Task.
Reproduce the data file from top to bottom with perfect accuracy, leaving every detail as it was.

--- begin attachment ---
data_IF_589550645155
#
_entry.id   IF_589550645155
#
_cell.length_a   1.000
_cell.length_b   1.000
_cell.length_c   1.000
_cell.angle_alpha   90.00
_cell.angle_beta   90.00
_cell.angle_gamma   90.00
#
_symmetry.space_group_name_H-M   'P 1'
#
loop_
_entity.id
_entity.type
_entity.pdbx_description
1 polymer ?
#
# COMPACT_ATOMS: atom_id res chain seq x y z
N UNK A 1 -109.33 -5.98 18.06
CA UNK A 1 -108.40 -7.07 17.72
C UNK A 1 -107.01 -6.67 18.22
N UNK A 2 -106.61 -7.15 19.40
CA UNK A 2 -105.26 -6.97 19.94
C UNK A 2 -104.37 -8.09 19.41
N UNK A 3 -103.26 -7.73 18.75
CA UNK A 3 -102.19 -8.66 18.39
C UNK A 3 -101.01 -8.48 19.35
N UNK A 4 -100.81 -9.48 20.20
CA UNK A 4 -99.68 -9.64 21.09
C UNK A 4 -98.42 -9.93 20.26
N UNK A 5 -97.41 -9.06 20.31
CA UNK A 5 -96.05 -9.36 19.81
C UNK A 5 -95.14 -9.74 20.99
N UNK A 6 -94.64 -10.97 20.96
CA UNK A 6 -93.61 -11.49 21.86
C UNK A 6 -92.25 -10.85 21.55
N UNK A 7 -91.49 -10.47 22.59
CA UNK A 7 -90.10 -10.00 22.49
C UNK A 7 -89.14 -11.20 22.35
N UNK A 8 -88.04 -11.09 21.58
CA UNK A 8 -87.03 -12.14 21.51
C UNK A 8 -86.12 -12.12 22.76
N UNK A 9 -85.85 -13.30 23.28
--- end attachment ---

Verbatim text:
data_IF_589550645155
#
_entry.id   IF_589550645155
#
_cell.length_a   1.000
_cell.length_b   1.000
_cell.length_c   1.000
_cell.angle_alpha   90.00
_cell.angle_beta   90.00
_cell.angle_gamma   90.00
#
_symmetry.space_group_name_H-M   'P 1'
#
loop_
_entity.id
_entity.type
_entity.pdbx_description
1 polymer ?
#
# COMPACT_ATOMS: atom_id res chain seq x y z
N UNK A 1 -109.33 -5.98 18.06
CA UNK A 1 -108.40 -7.07 17.72
C UNK A 1 -107.01 -6.67 18.22
N UNK A 2 -106.61 -7.15 19.40
CA UNK A 2 -105.26 -6.97 19.94
C UNK A 2 -104.37 -8.09 19.41
N UNK A 3 -103.26 -7.73 18.75
CA UNK A 3 -102.19 -8.66 18.39
C UNK A 3 -101.01 -8.48 19.35
N UNK A 4 -100.81 -9.48 20.20
CA UNK A 4 -99.68 -9.64 21.09
C UNK A 4 -98.42 -9.93 20.26
N UNK A 5 -97.41 -9.06 20.31
CA UNK A 5 -96.05 -9.36 19.81
C UNK A 5 -95.14 -9.74 20.99
N UNK A 6 -94.64 -10.97 20.96
CA UNK A 6 -93.61 -11.49 21.86
C UNK A 6 -92.25 -10.85 21.55
N UNK A 7 -91.49 -10.47 22.59
CA UNK A 7 -90.10 -10.00 22.49
C UNK A 7 -89.14 -11.20 22.35
N UNK A 8 -88.04 -11.09 21.58
CA UNK A 8 -87.03 -12.14 21.51
C UNK A 8 -86.12 -12.12 22.76
N UNK A 9 -85.85 -13.30 23.28